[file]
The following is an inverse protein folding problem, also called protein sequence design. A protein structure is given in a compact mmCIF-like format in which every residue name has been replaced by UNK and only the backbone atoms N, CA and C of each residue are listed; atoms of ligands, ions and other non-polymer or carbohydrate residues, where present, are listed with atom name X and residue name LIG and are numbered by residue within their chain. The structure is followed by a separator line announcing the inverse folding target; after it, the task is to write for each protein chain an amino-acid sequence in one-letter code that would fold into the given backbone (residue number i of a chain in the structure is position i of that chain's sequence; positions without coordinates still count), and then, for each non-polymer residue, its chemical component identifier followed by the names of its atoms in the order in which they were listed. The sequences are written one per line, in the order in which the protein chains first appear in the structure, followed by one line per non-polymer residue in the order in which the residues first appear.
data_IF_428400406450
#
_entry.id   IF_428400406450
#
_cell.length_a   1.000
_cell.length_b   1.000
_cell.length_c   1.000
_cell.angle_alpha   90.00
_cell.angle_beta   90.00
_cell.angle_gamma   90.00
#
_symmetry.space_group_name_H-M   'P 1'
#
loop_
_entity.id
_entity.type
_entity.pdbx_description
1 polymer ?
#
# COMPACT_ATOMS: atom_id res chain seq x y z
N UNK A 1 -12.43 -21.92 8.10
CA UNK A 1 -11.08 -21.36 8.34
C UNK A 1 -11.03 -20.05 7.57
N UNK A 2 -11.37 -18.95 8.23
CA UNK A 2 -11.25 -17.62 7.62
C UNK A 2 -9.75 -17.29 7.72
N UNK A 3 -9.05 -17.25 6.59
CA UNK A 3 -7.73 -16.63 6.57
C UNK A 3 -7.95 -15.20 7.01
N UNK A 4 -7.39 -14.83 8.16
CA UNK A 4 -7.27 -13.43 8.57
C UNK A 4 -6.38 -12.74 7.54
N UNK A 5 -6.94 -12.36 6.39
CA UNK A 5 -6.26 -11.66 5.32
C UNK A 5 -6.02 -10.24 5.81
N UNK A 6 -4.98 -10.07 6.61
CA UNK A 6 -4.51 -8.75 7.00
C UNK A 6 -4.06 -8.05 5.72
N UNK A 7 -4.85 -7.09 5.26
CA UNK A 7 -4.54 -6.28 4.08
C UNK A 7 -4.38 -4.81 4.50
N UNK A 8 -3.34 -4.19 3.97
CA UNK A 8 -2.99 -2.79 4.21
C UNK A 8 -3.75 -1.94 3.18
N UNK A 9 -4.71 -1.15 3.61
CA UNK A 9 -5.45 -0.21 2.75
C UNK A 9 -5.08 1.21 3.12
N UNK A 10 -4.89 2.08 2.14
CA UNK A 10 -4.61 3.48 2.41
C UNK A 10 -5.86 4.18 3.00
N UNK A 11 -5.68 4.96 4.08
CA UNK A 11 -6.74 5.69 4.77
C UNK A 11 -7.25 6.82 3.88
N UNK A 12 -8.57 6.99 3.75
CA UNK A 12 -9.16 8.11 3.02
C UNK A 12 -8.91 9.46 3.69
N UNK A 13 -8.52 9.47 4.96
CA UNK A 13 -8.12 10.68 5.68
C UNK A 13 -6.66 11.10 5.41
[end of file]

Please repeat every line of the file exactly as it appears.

The following is an inverse protein folding problem, also called protein sequence design. A protein structure is given in a compact mmCIF-like format in which every residue name has been replaced by UNK and only the backbone atoms N, CA and C of each residue are listed; atoms of ligands, ions and other non-polymer or carbohydrate residues, where present, are listed with atom name X and residue name LIG and are numbered by residue within their chain. The structure is followed by a separator line announcing the inverse folding target; after it, the task is to write for each protein chain an amino-acid sequence in one-letter code that would fold into the given backbone (residue number i of a chain in the structure is position i of that chain's sequence; positions without coordinates still count), and then, for each non-polymer residue, its chemical component identifier followed by the names of its atoms in the order in which they were listed. The sequences are written one per line, in the order in which the protein chains first appear in the structure, followed by one line per non-polymer residue in the order in which the residues first appear.
data_IF_428400406450
#
_entry.id   IF_428400406450
#
_cell.length_a   1.000
_cell.length_b   1.000
_cell.length_c   1.000
_cell.angle_alpha   90.00
_cell.angle_beta   90.00
_cell.angle_gamma   90.00
#
_symmetry.space_group_name_H-M   'P 1'
#
loop_
_entity.id
_entity.type
_entity.pdbx_description
1 polymer ?
#
# COMPACT_ATOMS: atom_id res chain seq x y z
N UNK A 1 -12.43 -21.92 8.10
CA UNK A 1 -11.08 -21.36 8.34
C UNK A 1 -11.03 -20.05 7.57
N UNK A 2 -11.37 -18.95 8.23
CA UNK A 2 -11.25 -17.62 7.62
C UNK A 2 -9.75 -17.29 7.72
N UNK A 3 -9.05 -17.25 6.59
CA UNK A 3 -7.73 -16.63 6.57
C UNK A 3 -7.95 -15.20 7.01
N UNK A 4 -7.39 -14.83 8.16
CA UNK A 4 -7.27 -13.43 8.57
C UNK A 4 -6.38 -12.74 7.54
N UNK A 5 -6.94 -12.36 6.39
CA UNK A 5 -6.26 -11.66 5.32
C UNK A 5 -6.02 -10.24 5.81
N UNK A 6 -4.98 -10.07 6.61
CA UNK A 6 -4.51 -8.75 7.00
C UNK A 6 -4.06 -8.05 5.72
N UNK A 7 -4.85 -7.09 5.26
CA UNK A 7 -4.54 -6.28 4.08
C UNK A 7 -4.38 -4.81 4.50
N UNK A 8 -3.34 -4.19 3.97
CA UNK A 8 -2.99 -2.79 4.21
C UNK A 8 -3.75 -1.94 3.18
N UNK A 9 -4.71 -1.15 3.61
CA UNK A 9 -5.45 -0.21 2.75
C UNK A 9 -5.08 1.21 3.12
N UNK A 10 -4.89 2.08 2.14
CA UNK A 10 -4.61 3.48 2.41
C UNK A 10 -5.86 4.18 3.00
N UNK A 11 -5.68 4.96 4.08
CA UNK A 11 -6.74 5.69 4.77
C UNK A 11 -7.25 6.82 3.88
N UNK A 12 -8.57 6.99 3.75
CA UNK A 12 -9.16 8.11 3.02
C UNK A 12 -8.91 9.46 3.69
N UNK A 13 -8.52 9.47 4.96
CA UNK A 13 -8.12 10.68 5.68
C UNK A 13 -6.66 11.10 5.41